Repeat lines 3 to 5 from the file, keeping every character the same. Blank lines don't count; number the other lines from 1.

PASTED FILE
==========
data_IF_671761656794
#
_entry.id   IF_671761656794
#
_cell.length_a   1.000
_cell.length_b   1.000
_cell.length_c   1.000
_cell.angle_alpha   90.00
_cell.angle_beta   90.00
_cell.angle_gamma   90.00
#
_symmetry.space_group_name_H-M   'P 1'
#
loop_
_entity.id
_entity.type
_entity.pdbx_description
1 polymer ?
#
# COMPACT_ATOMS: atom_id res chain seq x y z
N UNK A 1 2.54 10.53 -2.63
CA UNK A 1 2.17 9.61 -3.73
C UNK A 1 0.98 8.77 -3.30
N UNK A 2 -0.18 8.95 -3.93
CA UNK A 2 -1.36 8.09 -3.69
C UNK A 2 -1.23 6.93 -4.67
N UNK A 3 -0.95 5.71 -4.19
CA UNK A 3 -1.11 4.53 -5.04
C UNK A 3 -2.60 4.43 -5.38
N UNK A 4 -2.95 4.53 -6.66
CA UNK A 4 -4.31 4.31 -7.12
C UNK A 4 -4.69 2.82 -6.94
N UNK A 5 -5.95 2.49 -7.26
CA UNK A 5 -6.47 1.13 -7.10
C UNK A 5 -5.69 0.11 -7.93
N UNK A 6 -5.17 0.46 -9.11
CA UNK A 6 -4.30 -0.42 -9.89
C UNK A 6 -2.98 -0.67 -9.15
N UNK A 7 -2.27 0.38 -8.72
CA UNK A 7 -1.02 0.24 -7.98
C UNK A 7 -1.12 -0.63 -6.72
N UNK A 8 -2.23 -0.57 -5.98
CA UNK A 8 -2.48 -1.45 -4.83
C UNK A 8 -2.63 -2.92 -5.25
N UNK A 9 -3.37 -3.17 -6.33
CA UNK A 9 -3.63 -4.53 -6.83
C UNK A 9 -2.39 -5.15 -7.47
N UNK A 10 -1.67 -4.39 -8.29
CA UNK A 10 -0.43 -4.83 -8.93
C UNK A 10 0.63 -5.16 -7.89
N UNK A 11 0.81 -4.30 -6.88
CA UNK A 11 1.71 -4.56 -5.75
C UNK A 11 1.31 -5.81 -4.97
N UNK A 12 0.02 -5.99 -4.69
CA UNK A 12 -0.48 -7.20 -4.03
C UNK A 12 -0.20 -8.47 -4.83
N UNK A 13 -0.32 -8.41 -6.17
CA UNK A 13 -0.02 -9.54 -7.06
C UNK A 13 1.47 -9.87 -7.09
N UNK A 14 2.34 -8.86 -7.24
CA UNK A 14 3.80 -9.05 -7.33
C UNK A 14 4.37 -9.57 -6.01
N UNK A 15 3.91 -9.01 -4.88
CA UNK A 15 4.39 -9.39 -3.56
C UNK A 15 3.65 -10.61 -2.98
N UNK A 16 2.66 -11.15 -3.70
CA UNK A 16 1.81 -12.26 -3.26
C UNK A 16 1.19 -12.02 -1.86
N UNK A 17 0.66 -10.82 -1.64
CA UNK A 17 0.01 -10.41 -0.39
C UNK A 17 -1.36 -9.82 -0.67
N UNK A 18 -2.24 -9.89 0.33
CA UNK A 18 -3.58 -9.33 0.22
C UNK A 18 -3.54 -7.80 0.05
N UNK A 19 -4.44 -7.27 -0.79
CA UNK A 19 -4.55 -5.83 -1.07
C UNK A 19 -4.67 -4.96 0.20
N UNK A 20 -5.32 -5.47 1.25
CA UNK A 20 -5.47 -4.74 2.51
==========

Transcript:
_entry.id   IF_671761656794
#
_cell.length_a   1.000